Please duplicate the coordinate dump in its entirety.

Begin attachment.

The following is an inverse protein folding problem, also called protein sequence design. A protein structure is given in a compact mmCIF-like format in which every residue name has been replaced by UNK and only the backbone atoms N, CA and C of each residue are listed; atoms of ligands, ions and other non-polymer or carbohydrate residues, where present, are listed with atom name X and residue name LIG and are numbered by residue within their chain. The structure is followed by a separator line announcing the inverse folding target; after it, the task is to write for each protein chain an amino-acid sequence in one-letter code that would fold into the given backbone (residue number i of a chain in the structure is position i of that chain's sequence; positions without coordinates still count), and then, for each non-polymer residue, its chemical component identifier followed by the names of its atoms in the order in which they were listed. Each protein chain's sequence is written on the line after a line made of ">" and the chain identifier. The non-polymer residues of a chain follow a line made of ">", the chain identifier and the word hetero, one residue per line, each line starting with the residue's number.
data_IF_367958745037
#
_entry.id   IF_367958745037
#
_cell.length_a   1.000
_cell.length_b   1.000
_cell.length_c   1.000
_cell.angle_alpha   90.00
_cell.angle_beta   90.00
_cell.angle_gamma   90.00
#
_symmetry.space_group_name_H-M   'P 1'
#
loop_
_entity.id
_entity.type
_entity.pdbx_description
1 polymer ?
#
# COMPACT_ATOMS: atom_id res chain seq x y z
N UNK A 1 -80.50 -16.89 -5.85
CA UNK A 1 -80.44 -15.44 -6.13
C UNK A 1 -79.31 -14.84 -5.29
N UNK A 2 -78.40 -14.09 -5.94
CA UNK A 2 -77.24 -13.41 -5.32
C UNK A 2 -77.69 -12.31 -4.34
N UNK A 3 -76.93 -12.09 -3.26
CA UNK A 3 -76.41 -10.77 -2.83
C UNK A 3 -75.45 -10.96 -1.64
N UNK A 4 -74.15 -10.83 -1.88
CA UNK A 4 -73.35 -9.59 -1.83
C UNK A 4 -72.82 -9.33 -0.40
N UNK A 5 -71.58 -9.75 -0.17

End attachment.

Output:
The following is an inverse protein folding problem, also called protein sequence design. A protein structure is given in a compact mmCIF-like format in which every residue name has been replaced by UNK and only the backbone atoms N, CA and C of each residue are listed; atoms of ligands, ions and other non-polymer or carbohydrate residues, where present, are listed with atom name X and residue name LIG and are numbered by residue within their chain. The structure is followed by a separator line announcing the inverse folding target; after it, the task is to write for each protein chain an amino-acid sequence in one-letter code that would fold into the given backbone (residue number i of a chain in the structure is position i of that chain's sequence; positions without coordinates still count), and then, for each non-polymer residue, its chemical component identifier followed by the names of its atoms in the order in which they were listed. Each protein chain's sequence is written on the line after a line made of ">" and the chain identifier. The non-polymer residues of a chain follow a line made of ">", the chain identifier and the word hetero, one residue per line, each line starting with the residue's number.
data_IF_367958745037
#
_entry.id   IF_367958745037
#
_cell.length_a   1.000
_cell.length_b   1.000
_cell.length_c   1.000
_cell.angle_alpha   90.00
_cell.angle_beta   90.00
_cell.angle_gamma   90.00
#
_symmetry.space_group_name_H-M   'P 1'
#
loop_
_entity.id
_entity.type
_entity.pdbx_description
1 polymer ?
#
# COMPACT_ATOMS: atom_id res chain seq x y z
N UNK A 1 -80.50 -16.89 -5.85
CA UNK A 1 -80.44 -15.44 -6.13
C UNK A 1 -79.31 -14.84 -5.29
N UNK A 2 -78.40 -14.09 -5.94
CA UNK A 2 -77.24 -13.41 -5.32
C UNK A 2 -77.69 -12.31 -4.34
N UNK A 3 -76.93 -12.09 -3.26
CA UNK A 3 -76.41 -10.77 -2.83
C UNK A 3 -75.45 -10.96 -1.64
N UNK A 4 -74.15 -10.83 -1.88
CA UNK A 4 -73.35 -9.59 -1.83
C UNK A 4 -72.82 -9.33 -0.40
N UNK A 5 -71.58 -9.75 -0.17